"Dark Current" and "Black Outs" series
Archival inkjet prints
The photographs on display by Andrea Longacre-White include work from two series, entitled “Dark Current” and “Black Outs.” Both take their names from technical terms used in digital photography: “Dark Current” refers to the irregularities that can occur during an image‘s translation into digital content; “Black Outs” to a process whereby the artist’s shooting speed surpasses the flash’s capacity to recharge, resulting in a flash-less recording. Longacre- White uses these conditions of potential failure as a departure point for works that explore the lack of transparency or intelligibility in photographs, even when enabled by the highest production tools. Each work begins with a stock low-resolution photograph—in this case, images of car accidents that the artist found in response to a nagging vision that she herself would be involved in a car accident en route to get prescriptions for her dying father—that is then shot and re-shot in the artist’s studio, blurring the original image out of recognition, making it almost impossible to track or locate. Contemporary imagery is often subjected to endless reproduction and re-presentation, as it cycles through different contexts. Here, the artist speeds up the image’s evolution by submitting it to generations of re-shooting and re-framing in her studio. Applying different frames to the image, and capturing different surfaces, Longracre-White brings out the photograph’s materiality, its tangible presence and flaws—a far cry from the ephemeral state in which the photograph was first found.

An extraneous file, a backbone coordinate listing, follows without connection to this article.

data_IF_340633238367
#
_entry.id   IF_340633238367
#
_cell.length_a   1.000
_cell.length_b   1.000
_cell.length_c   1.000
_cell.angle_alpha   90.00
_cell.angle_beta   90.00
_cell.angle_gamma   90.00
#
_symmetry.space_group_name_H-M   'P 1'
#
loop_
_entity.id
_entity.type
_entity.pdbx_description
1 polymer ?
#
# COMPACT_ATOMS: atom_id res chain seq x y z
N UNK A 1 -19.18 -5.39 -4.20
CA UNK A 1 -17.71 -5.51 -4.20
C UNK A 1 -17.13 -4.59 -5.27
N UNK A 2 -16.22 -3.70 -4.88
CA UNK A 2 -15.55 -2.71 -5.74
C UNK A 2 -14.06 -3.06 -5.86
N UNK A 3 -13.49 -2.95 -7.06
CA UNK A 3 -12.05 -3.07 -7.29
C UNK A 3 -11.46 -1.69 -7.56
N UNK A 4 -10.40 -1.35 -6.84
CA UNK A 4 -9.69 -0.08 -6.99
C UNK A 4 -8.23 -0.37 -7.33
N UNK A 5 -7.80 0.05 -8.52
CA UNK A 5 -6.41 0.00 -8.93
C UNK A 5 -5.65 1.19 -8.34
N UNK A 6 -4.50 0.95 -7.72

Photography Credit
Benoit Pailley
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